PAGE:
When I left home to go to war, I had this feeling. A feeling that stuck with me for all those long, agonizing months of trying to save myself and my people. I’m still not sure what it is.
“Good luck to our army and navy. They will serve our kingdom well,” announced Prince Anthony at the ceremony. You know, the one that celebrated the military’s leave into the battlefield. I gave him a bow and turned to the crowd. “I, Meighan Schroeder, want to thank my mother, father, and brothers for their support in getting me here. On this stage, telling you all I might die in battle.” I said into a microphone. Some laughed and others just looked at me blankly. Then a boy, a tad younger than me went to the podium. “I regret this already,” he said, his voice breaking from fear. I gave him no pity. But the look on his face was determined and confident, almost as if he had prepared for this all his life.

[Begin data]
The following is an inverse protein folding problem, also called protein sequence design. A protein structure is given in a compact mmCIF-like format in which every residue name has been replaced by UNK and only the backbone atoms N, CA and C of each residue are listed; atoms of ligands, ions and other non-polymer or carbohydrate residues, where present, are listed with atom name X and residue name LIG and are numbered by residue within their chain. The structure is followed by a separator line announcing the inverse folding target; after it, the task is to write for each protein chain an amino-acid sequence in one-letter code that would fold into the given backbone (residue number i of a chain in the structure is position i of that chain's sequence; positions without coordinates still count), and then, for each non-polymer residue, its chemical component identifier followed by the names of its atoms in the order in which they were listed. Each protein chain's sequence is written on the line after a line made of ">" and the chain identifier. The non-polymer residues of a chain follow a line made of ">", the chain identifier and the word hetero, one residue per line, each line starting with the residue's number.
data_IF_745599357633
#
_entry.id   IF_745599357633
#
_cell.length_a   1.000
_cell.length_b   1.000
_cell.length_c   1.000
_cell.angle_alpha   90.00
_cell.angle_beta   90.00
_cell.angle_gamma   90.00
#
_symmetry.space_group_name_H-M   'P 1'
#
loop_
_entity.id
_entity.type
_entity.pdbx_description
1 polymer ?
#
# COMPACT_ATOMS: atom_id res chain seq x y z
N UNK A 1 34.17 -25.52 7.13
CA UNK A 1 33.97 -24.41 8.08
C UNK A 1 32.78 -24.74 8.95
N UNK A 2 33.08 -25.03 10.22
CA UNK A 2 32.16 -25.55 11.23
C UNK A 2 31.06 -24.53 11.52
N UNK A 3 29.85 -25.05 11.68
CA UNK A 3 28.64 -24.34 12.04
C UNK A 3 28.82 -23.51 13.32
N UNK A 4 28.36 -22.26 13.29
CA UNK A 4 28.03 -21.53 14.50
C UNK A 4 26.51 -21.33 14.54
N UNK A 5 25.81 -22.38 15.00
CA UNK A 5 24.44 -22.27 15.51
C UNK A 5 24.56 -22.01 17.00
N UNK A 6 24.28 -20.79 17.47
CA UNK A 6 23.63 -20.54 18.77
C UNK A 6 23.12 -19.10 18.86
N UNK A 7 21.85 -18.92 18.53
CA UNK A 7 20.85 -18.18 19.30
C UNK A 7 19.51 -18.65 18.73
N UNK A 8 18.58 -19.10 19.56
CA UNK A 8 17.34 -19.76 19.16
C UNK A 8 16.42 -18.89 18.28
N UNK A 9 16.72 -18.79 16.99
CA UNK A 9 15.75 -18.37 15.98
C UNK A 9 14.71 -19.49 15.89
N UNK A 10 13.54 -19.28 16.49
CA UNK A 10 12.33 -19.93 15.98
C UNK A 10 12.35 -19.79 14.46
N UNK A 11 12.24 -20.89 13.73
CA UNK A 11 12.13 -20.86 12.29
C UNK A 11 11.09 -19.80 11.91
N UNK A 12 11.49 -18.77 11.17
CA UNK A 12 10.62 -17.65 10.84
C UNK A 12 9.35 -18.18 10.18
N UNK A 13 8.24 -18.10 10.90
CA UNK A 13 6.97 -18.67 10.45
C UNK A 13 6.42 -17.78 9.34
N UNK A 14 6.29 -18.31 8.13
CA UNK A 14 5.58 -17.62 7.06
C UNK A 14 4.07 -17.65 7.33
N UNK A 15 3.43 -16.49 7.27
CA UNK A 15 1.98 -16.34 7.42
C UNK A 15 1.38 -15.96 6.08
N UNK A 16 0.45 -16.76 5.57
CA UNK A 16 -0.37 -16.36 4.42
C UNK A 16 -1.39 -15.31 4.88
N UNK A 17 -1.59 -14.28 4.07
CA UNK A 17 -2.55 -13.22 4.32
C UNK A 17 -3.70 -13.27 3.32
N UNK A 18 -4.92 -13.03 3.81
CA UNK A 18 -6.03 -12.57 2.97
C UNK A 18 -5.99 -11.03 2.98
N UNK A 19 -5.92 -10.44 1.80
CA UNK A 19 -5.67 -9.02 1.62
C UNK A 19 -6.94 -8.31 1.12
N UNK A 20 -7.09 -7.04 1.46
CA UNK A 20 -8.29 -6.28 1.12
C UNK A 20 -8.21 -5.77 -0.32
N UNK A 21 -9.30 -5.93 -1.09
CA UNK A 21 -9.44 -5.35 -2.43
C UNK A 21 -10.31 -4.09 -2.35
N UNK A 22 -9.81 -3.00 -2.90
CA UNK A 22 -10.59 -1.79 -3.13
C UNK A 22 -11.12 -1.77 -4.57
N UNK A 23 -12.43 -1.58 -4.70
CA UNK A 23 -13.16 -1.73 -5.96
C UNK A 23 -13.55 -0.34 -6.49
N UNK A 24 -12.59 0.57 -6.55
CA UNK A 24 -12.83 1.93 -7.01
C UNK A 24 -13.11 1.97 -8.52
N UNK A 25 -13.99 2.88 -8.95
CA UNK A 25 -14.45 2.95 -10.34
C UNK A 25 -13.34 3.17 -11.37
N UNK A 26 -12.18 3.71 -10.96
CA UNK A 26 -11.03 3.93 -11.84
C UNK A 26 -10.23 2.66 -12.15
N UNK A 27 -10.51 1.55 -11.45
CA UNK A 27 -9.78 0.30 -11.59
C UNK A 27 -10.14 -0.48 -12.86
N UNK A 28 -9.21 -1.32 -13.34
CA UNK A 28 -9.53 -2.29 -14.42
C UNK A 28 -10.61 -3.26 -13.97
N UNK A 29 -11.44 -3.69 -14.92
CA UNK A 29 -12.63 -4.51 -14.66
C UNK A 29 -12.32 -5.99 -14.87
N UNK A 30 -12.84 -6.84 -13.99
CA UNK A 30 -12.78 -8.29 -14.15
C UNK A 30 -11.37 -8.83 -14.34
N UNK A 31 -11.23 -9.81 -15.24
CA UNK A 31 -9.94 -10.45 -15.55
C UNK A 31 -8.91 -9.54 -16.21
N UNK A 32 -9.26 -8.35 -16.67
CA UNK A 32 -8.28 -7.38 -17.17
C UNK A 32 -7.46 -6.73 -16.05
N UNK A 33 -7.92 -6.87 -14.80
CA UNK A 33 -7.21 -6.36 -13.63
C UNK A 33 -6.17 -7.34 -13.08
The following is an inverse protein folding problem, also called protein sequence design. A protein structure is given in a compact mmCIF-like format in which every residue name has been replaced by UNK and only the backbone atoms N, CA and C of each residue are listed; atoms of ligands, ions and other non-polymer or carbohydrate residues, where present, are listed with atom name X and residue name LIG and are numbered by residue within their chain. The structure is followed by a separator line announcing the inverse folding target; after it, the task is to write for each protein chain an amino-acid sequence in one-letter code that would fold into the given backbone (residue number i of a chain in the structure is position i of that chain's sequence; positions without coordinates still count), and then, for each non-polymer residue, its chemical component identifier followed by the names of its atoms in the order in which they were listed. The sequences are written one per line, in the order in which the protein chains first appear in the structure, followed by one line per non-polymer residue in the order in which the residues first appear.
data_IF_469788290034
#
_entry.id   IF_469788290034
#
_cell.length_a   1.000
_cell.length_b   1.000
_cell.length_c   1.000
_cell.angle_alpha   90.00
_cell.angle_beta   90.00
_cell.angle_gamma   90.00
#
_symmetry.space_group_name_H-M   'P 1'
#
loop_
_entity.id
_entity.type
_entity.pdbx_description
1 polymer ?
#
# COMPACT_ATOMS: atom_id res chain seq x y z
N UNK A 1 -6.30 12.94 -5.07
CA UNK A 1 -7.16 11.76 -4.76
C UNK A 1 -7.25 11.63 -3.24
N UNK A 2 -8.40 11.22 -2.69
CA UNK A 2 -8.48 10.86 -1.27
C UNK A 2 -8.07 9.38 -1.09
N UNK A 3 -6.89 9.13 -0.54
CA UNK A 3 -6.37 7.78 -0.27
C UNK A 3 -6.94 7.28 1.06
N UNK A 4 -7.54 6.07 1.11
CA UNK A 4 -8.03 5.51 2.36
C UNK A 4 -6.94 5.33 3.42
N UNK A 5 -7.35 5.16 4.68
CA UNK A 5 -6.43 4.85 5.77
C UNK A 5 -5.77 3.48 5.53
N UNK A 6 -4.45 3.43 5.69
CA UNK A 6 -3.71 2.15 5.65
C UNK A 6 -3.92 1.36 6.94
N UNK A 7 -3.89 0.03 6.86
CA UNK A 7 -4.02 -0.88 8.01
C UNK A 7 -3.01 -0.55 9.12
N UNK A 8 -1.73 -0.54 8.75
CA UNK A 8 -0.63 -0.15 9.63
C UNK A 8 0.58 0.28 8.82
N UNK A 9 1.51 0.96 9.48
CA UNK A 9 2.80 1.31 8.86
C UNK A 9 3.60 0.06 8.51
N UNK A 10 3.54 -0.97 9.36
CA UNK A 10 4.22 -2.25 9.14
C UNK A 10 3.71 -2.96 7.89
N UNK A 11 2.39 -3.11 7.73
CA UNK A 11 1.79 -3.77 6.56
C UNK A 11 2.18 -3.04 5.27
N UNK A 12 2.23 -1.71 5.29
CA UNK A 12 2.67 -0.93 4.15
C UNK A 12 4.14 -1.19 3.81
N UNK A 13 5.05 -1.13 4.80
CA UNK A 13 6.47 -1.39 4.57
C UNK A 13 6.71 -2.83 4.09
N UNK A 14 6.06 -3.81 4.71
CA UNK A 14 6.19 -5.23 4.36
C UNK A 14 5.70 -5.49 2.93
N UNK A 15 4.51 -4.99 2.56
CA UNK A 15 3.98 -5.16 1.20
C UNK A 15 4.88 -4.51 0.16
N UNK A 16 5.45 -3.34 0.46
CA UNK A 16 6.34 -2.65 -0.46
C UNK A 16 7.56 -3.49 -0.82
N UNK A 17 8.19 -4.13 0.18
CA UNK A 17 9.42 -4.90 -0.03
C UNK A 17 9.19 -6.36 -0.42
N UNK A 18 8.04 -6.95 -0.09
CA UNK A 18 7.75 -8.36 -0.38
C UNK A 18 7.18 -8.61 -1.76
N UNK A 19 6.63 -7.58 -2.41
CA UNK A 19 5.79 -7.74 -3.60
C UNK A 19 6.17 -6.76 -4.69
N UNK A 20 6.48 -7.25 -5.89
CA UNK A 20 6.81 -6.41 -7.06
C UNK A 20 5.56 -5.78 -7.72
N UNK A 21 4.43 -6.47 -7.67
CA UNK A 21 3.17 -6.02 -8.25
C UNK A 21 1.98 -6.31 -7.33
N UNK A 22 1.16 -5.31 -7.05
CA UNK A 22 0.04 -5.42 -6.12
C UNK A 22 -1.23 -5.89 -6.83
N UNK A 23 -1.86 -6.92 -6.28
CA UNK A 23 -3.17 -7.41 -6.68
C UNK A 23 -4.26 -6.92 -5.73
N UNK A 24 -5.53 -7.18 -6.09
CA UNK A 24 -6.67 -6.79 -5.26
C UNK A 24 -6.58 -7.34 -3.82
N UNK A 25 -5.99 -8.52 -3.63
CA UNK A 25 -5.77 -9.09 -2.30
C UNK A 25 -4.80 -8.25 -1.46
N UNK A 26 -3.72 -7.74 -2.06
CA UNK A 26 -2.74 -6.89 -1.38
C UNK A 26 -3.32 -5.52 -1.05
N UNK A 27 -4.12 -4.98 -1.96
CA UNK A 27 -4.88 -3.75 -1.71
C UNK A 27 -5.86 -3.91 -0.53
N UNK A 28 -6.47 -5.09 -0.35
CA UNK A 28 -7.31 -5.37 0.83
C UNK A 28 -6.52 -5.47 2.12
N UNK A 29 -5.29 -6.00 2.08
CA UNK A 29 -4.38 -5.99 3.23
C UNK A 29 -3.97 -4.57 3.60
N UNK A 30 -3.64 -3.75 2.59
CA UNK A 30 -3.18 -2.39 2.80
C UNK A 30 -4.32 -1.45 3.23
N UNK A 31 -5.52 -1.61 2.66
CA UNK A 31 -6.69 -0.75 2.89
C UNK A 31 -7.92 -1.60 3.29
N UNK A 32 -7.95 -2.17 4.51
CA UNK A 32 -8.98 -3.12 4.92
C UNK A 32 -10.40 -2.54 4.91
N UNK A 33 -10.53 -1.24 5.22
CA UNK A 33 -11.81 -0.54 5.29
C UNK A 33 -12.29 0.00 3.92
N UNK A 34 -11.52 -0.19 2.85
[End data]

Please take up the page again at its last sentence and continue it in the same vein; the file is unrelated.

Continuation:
We were given an hour to say goodbye to our families and friends. But I went to the cemetery, to my parents’ grave, where my brothers, Nicholas, Peter, and Andrew were waiting. I bowed to them and looked at the tombstone. “This is it, Mom and Dad. I’m going to war. If I happen to die, I will, sure as hell, find you in Heaven.” I said, desperately holding back tears. “Meighan, I have high hopes that you will come home alive,” said Peter, “And if not, we will go insane.” I looked at him and walked away. “Be careful, chica.” Andrew said before I disappeared into the plane.